I’m fascinated by the ruthless and yet nuanced Chris. He has played surrogate father to Michael ever since Michael came to him with his previously intractable problem. The concerned (but hard) look he shoots Michael when Michael runs his mouth in ignorance of how the game works is a precious moment. He clearly cares for Michael in a way that goes beyond a naked business interest. Chris, like McNulty, sees his job in the fatalist moral light of the institution he serves. Chris understands that is wasn’t there to bag all those bodies someone else would step up, it’s why he always reassures his victims of “no mistakes”, and “nice and clean” before his does them. Chris justifies his work by the professionalism he brings. In a perverse way he probably believes that he’s doing his victims a favor: they’d be shot anyway — it’s their good fortune to go quickly and painlessly.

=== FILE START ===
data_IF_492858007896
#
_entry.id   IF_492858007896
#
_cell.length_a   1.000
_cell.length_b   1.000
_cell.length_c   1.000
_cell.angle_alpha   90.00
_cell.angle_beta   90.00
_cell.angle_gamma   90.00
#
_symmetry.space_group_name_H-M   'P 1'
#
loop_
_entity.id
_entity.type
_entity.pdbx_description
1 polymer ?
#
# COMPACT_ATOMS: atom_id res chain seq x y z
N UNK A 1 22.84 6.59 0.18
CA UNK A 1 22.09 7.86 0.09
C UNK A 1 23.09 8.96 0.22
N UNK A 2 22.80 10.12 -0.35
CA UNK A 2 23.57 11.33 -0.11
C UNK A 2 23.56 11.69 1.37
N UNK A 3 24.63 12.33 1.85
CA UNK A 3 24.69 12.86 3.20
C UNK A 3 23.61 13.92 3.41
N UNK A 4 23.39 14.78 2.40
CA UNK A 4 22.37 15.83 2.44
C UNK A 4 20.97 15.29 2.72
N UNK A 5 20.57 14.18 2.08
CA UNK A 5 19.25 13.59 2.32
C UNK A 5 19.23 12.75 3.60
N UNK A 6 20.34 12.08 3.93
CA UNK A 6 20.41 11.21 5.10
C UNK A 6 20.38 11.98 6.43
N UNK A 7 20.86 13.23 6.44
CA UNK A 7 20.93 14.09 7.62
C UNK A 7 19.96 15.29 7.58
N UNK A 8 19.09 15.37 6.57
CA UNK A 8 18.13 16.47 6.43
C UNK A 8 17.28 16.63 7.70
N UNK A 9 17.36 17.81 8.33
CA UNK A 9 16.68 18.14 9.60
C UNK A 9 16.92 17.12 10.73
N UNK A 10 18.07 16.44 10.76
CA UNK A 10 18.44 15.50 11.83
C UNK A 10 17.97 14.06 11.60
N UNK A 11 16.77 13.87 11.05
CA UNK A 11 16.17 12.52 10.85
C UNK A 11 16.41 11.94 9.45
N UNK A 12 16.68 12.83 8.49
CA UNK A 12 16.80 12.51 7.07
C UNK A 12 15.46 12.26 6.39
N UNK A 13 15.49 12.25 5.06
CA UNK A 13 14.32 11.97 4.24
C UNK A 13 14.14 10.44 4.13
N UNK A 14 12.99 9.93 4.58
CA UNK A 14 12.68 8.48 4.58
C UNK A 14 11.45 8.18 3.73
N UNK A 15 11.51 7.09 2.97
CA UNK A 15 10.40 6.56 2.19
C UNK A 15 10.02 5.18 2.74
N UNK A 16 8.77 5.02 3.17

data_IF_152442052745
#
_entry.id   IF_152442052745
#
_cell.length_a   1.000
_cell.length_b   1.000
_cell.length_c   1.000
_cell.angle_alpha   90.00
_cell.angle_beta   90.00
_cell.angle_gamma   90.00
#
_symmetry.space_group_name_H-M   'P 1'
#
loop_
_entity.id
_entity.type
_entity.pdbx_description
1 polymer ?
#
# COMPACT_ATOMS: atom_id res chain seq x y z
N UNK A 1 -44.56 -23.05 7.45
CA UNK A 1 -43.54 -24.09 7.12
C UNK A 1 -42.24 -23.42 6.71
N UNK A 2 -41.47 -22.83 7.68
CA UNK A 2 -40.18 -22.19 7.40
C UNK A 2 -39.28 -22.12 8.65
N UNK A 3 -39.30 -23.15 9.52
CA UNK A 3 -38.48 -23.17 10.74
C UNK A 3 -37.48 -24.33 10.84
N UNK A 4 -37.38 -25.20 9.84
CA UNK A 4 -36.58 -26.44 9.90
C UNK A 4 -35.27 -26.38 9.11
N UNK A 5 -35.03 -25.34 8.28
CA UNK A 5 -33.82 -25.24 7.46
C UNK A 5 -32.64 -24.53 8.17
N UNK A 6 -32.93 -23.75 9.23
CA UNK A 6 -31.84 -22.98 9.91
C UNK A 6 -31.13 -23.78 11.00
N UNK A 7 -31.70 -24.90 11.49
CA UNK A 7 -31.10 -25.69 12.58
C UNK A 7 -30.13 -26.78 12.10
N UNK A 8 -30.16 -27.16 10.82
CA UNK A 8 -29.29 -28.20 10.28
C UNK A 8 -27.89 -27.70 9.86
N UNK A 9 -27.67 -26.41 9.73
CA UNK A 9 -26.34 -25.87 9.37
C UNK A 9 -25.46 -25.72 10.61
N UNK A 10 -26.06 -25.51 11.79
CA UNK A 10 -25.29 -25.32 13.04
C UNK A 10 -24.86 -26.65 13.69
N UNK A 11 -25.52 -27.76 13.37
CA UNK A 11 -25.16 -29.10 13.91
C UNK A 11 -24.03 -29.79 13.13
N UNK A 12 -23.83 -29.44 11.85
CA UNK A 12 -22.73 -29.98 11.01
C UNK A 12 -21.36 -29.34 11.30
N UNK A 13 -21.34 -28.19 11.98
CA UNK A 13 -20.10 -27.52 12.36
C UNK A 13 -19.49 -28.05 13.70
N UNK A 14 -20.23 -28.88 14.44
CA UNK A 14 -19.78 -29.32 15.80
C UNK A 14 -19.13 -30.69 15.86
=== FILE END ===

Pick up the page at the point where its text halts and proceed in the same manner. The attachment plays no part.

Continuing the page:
McNulty thinks he’s doing everyone a favor as well, by faking the murders and getting the police department much needed funds. But his plan, no matter how smartly planned, no matter how expertly pulled off, still spirals in ways he couldn’t have expected (only initial overtime for him and Kima, pulling her off her very real triple homicide), his personal life (and those close to him) is in ruin, and the end (to get Marlo) is still very much in doubt. Instituational ladder climbers are often (and rightfully) derided for stepping over people and kicking them down on the way to the top. Ironically, McNulty steps over people and yet doesn’t climb up any rungs. He straight screws Bunk and Kima, both good Police working real murders. He abandons Beaty and his kids. (It’s safe to say the Chris is at this point a better father than McNulty) His fake murders only gain traction when Scott starts to embelish the rest of the details for him. Scott is McNulty’s wet dream, a pliable gold digger easily manipulated into giving him exactly what he wants. It would be easier to understand Scott if he was unfairly manipluated by the system (as McNulty has been many times over the first 4 seasons) and was attempting (like McNulty has many times) to change the rules for the good of himself and his instituation. But Scott is a talentless hack, a middling writer who lies not out of some moral code (as misguided as McNulty is, at least he has a code) but out of pure selfishness. The results though for Scott and McNulty are much the same: Scott is taking away space from real, important stories; McNulty is taking away space from real, important murders.